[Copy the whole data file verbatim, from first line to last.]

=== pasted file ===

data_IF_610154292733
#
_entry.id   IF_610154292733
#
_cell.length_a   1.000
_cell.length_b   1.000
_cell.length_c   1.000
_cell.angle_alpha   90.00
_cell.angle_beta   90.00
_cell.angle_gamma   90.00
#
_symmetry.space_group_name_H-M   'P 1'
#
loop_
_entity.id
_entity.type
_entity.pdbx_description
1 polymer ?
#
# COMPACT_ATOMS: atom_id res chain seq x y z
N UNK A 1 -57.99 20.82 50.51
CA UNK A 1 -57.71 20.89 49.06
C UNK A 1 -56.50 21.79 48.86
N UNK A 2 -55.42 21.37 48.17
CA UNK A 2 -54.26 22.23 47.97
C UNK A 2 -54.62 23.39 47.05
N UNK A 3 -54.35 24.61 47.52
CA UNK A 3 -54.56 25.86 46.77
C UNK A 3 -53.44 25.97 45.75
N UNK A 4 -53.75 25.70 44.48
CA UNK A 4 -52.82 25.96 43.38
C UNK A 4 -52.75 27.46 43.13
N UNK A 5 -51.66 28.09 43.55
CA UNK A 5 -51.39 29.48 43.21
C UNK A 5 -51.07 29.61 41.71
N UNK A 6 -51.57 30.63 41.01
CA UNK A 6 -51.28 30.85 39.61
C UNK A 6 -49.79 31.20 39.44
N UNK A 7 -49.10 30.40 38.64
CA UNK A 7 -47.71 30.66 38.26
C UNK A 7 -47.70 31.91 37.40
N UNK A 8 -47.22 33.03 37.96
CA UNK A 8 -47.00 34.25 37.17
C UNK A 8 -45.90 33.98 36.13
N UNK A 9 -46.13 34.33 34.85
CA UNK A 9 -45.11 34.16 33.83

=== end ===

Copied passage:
data_IF_610154292733
#
_entry.id   IF_610154292733
#
_cell.length_a   1.000
_cell.length_b   1.000
_cell.length_c   1.000
_cell.angle_alpha   90.00
_cell.angle_beta   90.00
_cell.angle_gamma   90.00
#
_symmetry.space_group_name_H-M   'P 1'
#
loop_
_entity.id
_entity.type
_entity.pdbx_description
1 polymer ?
#
# COMPACT_ATOMS: atom_id res chain seq x y z
N UNK A 1 -57.99 20.82 50.51
CA UNK A 1 -57.71 20.89 49.06
C UNK A 1 -56.50 21.79 48.86
N UNK A 2 -55.42 21.37 48.17
CA UNK A 2 -54.26 22.23 47.97
C UNK A 2 -54.62 23.39 47.05
N UNK A 3 -54.35 24.61 47.52
CA UNK A 3 -54.56 25.86 46.77
C UNK A 3 -53.44 25.97 45.75
N UNK A 4 -53.75 25.70 44.48
CA UNK A 4 -52.82 25.96 43.38
C UNK A 4 -52.75 27.46 43.13
N UNK A 5 -51.66 28.09 43.55
CA UNK A 5 -51.39 29.48 43.21
C UNK A 5 -51.07 29.61 41.71
N UNK A 6 -51.57 30.63 41.01
CA UNK A 6 -51.28 30.85 39.61
C UNK A 6 -49.79 31.20 39.44
N UNK A 7 -49.10 30.40 38.64
CA UNK A 7 -47.71 30.66 38.26
C UNK A 7 -47.70 31.91 37.40
N UNK A 8 -47.22 33.03 37.96
CA UNK A 8 -47.00 34.25 37.17
C UNK A 8 -45.90 33.98 36.13
N UNK A 9 -46.13 34.33 34.85
CA UNK A 9 -45.11 34.16 33.83